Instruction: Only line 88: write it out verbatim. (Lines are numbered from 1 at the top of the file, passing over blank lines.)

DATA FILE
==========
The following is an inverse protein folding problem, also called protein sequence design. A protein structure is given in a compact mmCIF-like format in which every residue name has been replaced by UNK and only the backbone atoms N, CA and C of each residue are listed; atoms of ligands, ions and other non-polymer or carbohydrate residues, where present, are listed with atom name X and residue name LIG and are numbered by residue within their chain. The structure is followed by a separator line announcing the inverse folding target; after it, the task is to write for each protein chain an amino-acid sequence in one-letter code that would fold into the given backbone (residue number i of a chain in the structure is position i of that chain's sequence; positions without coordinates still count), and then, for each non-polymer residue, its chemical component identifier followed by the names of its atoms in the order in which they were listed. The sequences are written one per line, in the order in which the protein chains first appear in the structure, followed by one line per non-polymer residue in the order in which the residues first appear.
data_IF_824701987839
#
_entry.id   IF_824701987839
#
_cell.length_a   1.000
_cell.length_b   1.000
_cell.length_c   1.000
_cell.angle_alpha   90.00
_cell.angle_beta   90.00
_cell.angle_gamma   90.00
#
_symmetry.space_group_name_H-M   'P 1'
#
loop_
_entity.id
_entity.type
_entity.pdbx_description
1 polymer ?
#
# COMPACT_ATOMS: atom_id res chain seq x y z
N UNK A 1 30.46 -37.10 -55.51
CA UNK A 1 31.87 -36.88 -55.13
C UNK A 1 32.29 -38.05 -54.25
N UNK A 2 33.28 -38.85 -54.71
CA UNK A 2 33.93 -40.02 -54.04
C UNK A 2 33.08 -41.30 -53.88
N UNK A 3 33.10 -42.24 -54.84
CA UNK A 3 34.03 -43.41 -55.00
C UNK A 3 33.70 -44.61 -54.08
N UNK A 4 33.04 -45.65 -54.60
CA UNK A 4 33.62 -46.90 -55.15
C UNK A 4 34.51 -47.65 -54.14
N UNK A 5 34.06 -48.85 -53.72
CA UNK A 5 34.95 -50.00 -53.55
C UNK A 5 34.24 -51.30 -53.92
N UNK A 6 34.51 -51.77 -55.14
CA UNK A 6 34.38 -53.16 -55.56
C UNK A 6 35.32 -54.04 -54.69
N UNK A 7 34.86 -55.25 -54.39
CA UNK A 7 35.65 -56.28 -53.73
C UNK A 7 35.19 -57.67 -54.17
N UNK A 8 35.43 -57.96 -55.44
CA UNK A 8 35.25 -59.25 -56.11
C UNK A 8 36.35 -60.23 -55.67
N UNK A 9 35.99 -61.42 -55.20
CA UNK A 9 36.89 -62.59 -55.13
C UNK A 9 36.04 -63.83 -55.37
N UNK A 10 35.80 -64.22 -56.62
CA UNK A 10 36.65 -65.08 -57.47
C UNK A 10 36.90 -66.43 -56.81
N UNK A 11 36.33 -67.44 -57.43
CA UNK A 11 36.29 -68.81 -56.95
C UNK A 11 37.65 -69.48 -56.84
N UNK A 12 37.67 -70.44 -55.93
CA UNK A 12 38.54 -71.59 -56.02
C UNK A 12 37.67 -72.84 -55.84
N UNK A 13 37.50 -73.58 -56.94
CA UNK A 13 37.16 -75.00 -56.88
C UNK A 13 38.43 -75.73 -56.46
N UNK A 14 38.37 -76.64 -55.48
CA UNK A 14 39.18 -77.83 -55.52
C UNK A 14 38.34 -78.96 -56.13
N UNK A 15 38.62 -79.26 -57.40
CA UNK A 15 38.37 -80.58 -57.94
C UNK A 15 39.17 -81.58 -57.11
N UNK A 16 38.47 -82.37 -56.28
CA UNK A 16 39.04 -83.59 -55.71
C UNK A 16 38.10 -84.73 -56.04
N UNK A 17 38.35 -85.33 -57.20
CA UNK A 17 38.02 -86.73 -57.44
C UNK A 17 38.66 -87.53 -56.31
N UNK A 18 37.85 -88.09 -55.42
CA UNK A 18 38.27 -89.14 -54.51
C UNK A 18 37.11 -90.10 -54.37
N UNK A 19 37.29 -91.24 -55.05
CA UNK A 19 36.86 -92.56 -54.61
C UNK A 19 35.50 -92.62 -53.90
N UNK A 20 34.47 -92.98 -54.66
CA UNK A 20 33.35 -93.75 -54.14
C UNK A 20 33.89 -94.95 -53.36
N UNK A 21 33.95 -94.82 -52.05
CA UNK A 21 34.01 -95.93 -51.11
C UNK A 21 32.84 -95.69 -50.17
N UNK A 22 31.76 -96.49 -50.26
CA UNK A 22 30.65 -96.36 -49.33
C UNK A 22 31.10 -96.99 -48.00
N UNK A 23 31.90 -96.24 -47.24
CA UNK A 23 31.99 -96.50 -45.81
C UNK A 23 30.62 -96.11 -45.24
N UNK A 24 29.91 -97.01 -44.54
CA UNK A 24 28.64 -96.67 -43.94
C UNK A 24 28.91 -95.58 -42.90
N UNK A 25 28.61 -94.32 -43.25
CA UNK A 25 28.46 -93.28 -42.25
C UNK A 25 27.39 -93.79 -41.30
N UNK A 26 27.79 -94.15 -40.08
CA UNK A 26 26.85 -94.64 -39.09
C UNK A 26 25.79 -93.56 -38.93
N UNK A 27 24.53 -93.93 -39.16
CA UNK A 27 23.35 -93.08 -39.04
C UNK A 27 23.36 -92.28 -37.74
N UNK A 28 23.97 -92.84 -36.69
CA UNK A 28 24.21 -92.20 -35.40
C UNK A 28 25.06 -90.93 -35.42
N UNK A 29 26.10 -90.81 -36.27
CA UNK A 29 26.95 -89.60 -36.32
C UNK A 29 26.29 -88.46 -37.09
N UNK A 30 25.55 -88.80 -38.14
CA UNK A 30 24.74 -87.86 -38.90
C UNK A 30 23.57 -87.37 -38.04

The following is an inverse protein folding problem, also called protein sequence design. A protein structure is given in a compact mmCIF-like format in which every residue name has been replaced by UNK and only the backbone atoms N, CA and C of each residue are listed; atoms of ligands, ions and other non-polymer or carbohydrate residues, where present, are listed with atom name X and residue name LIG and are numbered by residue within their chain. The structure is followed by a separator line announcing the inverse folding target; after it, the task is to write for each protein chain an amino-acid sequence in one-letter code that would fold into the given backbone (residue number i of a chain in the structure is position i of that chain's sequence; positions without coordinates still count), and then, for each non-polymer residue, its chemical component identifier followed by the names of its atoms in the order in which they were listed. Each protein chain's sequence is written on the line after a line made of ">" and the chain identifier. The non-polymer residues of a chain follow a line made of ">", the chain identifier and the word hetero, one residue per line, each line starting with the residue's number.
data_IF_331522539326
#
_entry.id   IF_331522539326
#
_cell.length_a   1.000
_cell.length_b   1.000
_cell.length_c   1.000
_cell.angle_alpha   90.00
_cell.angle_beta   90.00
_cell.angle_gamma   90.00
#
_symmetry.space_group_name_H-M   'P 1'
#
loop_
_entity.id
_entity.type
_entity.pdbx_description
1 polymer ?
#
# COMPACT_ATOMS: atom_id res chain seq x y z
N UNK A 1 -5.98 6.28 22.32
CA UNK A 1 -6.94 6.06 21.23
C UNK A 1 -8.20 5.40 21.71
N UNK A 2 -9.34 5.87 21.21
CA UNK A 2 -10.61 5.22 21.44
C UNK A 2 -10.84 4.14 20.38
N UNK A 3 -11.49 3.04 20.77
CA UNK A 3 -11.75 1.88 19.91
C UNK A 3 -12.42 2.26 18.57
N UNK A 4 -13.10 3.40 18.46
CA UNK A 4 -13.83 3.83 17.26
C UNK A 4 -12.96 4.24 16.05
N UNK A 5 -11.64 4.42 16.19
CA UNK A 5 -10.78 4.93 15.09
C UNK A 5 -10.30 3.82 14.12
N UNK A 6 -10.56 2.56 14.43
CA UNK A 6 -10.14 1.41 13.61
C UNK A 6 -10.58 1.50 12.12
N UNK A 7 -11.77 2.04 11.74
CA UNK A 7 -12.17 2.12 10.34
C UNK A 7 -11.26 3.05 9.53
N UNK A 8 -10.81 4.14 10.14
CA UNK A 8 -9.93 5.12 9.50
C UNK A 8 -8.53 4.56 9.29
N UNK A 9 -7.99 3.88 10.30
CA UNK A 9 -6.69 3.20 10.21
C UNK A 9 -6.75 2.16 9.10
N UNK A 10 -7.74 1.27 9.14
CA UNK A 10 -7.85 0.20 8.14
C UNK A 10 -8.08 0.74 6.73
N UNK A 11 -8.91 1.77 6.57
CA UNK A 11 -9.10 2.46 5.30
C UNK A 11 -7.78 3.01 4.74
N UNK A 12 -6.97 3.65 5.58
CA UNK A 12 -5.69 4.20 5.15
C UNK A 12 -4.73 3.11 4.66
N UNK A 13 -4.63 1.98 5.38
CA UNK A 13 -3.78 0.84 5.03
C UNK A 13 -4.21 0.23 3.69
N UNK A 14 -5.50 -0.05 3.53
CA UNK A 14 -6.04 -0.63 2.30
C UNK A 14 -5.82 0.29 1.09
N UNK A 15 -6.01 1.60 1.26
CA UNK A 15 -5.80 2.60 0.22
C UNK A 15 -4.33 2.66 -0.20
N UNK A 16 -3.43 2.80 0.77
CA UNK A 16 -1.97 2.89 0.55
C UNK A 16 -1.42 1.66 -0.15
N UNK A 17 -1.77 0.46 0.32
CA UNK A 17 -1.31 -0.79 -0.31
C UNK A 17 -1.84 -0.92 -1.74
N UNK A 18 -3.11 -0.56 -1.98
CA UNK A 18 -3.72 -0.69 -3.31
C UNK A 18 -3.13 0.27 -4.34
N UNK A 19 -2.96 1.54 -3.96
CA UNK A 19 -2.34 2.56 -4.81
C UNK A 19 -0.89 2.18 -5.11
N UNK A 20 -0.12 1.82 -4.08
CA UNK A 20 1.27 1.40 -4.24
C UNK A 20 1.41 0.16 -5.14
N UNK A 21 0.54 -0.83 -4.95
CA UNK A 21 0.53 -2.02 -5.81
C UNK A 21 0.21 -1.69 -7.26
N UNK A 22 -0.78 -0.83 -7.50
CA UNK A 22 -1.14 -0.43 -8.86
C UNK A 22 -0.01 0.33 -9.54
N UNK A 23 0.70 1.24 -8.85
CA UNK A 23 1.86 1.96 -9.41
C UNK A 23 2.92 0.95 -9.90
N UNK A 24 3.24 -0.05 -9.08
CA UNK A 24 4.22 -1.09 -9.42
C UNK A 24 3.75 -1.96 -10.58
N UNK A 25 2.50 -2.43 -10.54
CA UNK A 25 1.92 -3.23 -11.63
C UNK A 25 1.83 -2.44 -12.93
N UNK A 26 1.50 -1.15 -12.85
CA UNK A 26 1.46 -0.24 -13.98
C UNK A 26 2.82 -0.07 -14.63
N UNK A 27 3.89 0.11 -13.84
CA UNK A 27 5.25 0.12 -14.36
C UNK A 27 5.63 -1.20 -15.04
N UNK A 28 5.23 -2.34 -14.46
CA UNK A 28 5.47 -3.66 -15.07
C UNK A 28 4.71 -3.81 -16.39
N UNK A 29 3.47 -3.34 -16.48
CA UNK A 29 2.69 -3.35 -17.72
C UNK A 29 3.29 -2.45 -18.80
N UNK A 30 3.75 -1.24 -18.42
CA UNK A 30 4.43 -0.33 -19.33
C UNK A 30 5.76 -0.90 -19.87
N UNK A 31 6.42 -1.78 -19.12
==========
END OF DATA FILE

N UNK A 23 31.90 -96.24 -47.24